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Appeasement policy encourages Hitler to more aggression


Chamberlain's appeasement policy toward Hitler ultimately failed
Chamberlain's appeasement policy toward Hitler ultimately failed
-On September 15, 1938, Great Britain Prime Minister Neville Chamberlain went to Germany to negotiate with Hitler about his claim on Sudetenland, ethnic German regions in Czechoslovakia. The French Prime Minister and Mussolini also participated in the negotiations. While there was no Czech representative in the talks, Great Britain and France gave in to Hitler’s opinion and signed the Munich Pact leading to the ceding of Sudetenland to Germany. Chamberlain believed he had achieved “peace for our time,” but the word Munich soon implied abject and futile appeasement.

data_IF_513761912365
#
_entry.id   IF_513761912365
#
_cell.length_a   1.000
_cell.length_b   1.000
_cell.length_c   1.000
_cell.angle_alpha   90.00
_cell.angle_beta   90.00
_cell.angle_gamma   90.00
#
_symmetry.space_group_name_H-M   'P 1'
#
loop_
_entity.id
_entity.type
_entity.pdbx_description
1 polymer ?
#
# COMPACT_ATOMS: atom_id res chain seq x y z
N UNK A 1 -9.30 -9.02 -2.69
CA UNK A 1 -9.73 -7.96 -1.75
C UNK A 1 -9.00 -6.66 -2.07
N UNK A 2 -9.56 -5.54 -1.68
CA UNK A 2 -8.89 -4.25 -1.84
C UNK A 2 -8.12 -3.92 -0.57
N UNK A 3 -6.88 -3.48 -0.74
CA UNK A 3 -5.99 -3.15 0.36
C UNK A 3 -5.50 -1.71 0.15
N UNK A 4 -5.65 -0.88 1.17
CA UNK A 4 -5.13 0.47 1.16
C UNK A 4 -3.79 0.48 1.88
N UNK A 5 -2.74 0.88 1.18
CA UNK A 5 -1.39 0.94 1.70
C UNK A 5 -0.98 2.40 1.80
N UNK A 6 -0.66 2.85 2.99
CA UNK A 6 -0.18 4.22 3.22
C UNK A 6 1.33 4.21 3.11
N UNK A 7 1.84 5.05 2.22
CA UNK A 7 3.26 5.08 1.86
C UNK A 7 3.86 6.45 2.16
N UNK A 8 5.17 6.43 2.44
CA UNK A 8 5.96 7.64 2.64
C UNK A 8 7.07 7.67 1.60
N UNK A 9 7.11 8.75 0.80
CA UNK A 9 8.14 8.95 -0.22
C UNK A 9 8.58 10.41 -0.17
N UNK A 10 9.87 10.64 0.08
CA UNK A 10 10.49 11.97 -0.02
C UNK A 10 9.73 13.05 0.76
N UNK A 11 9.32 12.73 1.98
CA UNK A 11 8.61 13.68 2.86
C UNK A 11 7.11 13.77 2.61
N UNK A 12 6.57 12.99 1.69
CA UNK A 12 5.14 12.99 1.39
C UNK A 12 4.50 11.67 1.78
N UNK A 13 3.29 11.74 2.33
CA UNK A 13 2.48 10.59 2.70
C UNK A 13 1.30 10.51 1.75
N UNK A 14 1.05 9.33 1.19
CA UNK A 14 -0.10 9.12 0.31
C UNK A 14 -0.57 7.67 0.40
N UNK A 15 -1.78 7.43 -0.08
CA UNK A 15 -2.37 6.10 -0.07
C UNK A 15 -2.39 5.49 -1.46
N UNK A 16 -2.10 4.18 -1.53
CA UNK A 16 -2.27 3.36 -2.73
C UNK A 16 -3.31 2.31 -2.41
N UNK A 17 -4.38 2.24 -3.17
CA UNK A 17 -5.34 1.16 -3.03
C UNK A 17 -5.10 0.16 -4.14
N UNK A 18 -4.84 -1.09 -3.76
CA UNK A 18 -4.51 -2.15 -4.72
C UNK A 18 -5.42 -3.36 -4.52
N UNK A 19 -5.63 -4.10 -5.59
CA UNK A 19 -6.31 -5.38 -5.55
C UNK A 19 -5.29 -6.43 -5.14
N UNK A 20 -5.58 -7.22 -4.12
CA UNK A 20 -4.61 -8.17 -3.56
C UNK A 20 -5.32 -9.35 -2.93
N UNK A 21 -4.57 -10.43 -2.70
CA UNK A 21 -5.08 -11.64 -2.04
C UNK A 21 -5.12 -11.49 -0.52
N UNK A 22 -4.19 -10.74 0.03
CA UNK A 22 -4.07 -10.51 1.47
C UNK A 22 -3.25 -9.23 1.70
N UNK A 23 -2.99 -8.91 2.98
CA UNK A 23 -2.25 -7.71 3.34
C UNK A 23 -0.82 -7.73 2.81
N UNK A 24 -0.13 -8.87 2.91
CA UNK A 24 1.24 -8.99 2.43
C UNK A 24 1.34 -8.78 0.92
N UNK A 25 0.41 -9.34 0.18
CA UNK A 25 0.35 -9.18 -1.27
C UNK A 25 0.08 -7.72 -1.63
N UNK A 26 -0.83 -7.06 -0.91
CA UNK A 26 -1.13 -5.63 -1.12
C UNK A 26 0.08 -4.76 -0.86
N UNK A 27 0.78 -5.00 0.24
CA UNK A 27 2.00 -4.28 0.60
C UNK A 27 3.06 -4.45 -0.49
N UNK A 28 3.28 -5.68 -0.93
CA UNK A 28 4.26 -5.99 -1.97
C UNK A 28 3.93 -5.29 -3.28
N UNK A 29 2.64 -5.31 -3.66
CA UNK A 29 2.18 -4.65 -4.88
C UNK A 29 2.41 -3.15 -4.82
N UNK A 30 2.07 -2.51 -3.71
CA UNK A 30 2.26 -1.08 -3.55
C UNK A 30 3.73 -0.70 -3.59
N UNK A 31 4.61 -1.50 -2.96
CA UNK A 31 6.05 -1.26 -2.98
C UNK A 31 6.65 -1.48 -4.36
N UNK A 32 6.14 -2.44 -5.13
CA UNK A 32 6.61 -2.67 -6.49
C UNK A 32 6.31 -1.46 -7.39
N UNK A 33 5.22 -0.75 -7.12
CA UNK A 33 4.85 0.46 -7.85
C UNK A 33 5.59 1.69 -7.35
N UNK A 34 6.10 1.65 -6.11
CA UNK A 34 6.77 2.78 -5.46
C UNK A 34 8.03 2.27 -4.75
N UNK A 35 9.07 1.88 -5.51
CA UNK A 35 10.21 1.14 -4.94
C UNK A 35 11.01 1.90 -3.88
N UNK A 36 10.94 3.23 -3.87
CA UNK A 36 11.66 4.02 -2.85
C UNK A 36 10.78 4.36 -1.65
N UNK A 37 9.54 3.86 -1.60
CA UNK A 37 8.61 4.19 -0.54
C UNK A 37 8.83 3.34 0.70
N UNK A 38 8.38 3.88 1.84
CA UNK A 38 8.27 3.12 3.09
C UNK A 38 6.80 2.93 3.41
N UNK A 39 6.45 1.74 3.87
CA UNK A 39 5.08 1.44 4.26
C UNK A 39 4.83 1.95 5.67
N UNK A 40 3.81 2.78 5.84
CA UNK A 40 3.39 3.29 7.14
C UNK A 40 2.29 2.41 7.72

Appeasement with Hitler has been historically described as “appeasing the dictator”, proving that conciliation actually increased Hitler’s thirst for aggression and he finally initiated World War II that set the world ablaze. Less than six months later, in March 1939, Hitler seized the remainder of Czechoslovakia.
Today, European media remind Chamberlain’s appeasement policy - considered as treachery- as a warning and an example with regard to the West’s appeasing policies vis-à-vis the Iranian regime.


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